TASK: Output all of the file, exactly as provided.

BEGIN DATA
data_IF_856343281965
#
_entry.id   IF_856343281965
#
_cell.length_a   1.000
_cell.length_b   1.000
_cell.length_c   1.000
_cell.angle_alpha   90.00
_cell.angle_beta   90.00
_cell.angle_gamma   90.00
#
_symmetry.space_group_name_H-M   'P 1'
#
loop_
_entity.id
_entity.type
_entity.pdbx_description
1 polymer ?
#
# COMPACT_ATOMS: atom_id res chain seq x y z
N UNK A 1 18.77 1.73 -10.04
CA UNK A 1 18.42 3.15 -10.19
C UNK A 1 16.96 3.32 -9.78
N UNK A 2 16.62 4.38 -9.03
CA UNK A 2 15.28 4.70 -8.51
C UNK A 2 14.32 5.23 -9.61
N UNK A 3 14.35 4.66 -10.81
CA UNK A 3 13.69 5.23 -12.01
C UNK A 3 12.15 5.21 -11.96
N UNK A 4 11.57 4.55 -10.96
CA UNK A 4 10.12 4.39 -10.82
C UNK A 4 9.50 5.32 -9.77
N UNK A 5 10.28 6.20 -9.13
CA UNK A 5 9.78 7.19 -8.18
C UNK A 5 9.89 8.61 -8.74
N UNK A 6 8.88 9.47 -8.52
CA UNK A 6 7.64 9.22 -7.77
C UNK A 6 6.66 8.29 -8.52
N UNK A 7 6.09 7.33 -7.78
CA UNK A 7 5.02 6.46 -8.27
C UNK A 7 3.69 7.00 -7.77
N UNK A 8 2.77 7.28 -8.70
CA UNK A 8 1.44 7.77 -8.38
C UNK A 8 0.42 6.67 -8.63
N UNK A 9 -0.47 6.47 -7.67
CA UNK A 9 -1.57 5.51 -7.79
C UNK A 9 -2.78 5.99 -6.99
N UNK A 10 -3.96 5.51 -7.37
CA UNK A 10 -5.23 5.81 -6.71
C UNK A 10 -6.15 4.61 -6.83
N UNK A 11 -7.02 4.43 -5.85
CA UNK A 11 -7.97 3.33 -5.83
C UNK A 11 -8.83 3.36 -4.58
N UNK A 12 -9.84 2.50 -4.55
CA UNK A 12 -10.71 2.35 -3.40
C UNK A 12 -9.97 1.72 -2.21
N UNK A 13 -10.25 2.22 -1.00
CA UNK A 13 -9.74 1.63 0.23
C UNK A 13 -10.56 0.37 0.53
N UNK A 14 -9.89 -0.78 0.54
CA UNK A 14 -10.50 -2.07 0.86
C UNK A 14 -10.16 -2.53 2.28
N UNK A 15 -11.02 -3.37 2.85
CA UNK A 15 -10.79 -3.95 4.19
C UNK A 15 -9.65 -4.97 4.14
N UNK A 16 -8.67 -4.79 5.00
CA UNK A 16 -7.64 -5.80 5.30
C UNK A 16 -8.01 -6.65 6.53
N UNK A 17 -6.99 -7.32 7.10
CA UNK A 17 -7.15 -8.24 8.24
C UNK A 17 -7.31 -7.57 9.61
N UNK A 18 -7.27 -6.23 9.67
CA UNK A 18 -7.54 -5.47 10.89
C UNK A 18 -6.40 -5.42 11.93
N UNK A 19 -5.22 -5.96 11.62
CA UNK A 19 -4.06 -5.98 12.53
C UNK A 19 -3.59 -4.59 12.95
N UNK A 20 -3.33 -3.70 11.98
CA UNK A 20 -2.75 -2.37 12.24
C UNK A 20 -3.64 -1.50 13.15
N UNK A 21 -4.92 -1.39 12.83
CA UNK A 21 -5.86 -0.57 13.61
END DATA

data_IF_856343281965
#
_entry.id   IF_856343281965
#
_cell.length_a   1.000
_cell.length_b   1.000
_cell.length_c   1.000
_cell.angle_alpha   90.00
_cell.angle_beta   90.00
_cell.angle_gamma   90.00
#
_symmetry.space_group_name_H-M   'P 1'
#
loop_
_entity.id
_entity.type
_entity.pdbx_description
1 polymer ?
#
# COMPACT_ATOMS: atom_id res chain seq x y z
N UNK A 1 18.77 1.73 -10.04
CA UNK A 1 18.42 3.15 -10.19
C UNK A 1 16.96 3.32 -9.78
N UNK A 2 16.62 4.38 -9.03
CA UNK A 2 15.28 4.70 -8.51
C UNK A 2 14.32 5.23 -9.61
N UNK A 3 14.35 4.66 -10.81
CA UNK A 3 13.69 5.23 -12.01
C UNK A 3 12.15 5.21 -11.96
N UNK A 4 11.57 4.55 -10.96
CA UNK A 4 10.12 4.39 -10.82
C UNK A 4 9.50 5.32 -9.77
N UNK A 5 10.28 6.20 -9.13
CA UNK A 5 9.78 7.19 -8.18
C UNK A 5 9.89 8.61 -8.74
N UNK A 6 8.88 9.47 -8.52
CA UNK A 6 7.64 9.22 -7.77
C UNK A 6 6.66 8.29 -8.52
N UNK A 7 6.09 7.33 -7.78
CA UNK A 7 5.02 6.46 -8.27
C UNK A 7 3.69 7.00 -7.77
N UNK A 8 2.77 7.28 -8.70
CA UNK A 8 1.44 7.77 -8.38
C UNK A 8 0.42 6.67 -8.63
N UNK A 9 -0.47 6.47 -7.67
CA UNK A 9 -1.57 5.51 -7.79
C UNK A 9 -2.78 5.99 -6.99
N UNK A 10 -3.96 5.51 -7.37
CA UNK A 10 -5.23 5.81 -6.71
C UNK A 10 -6.15 4.61 -6.83
N UNK A 11 -7.02 4.43 -5.85
CA UNK A 11 -7.97 3.33 -5.83
C UNK A 11 -8.83 3.36 -4.58
N UNK A 12 -9.84 2.50 -4.55
CA UNK A 12 -10.71 2.35 -3.40
C UNK A 12 -9.97 1.72 -2.21
N UNK A 13 -10.25 2.22 -1.00
CA UNK A 13 -9.74 1.63 0.23
C UNK A 13 -10.56 0.37 0.53
N UNK A 14 -9.89 -0.78 0.54
CA UNK A 14 -10.50 -2.07 0.86
C UNK A 14 -10.16 -2.53 2.28
N UNK A 15 -11.02 -3.37 2.85
CA UNK A 15 -10.79 -3.95 4.19
C UNK A 15 -9.65 -4.97 4.14
N UNK A 16 -8.67 -4.79 5.00
CA UNK A 16 -7.64 -5.80 5.30
C UNK A 16 -8.01 -6.65 6.53
N UNK A 17 -6.99 -7.32 7.10
CA UNK A 17 -7.15 -8.24 8.24
C UNK A 17 -7.31 -7.57 9.61
N UNK A 18 -7.27 -6.23 9.67
CA UNK A 18 -7.54 -5.47 10.89
C UNK A 18 -6.40 -5.42 11.93
N UNK A 19 -5.22 -5.96 11.62
CA UNK A 19 -4.06 -5.98 12.53
C UNK A 19 -3.59 -4.59 12.95
N UNK A 20 -3.33 -3.70 11.98
CA UNK A 20 -2.75 -2.37 12.24
C UNK A 20 -3.64 -1.50 13.15
N UNK A 21 -4.92 -1.39 12.83
CA UNK A 21 -5.86 -0.57 13.61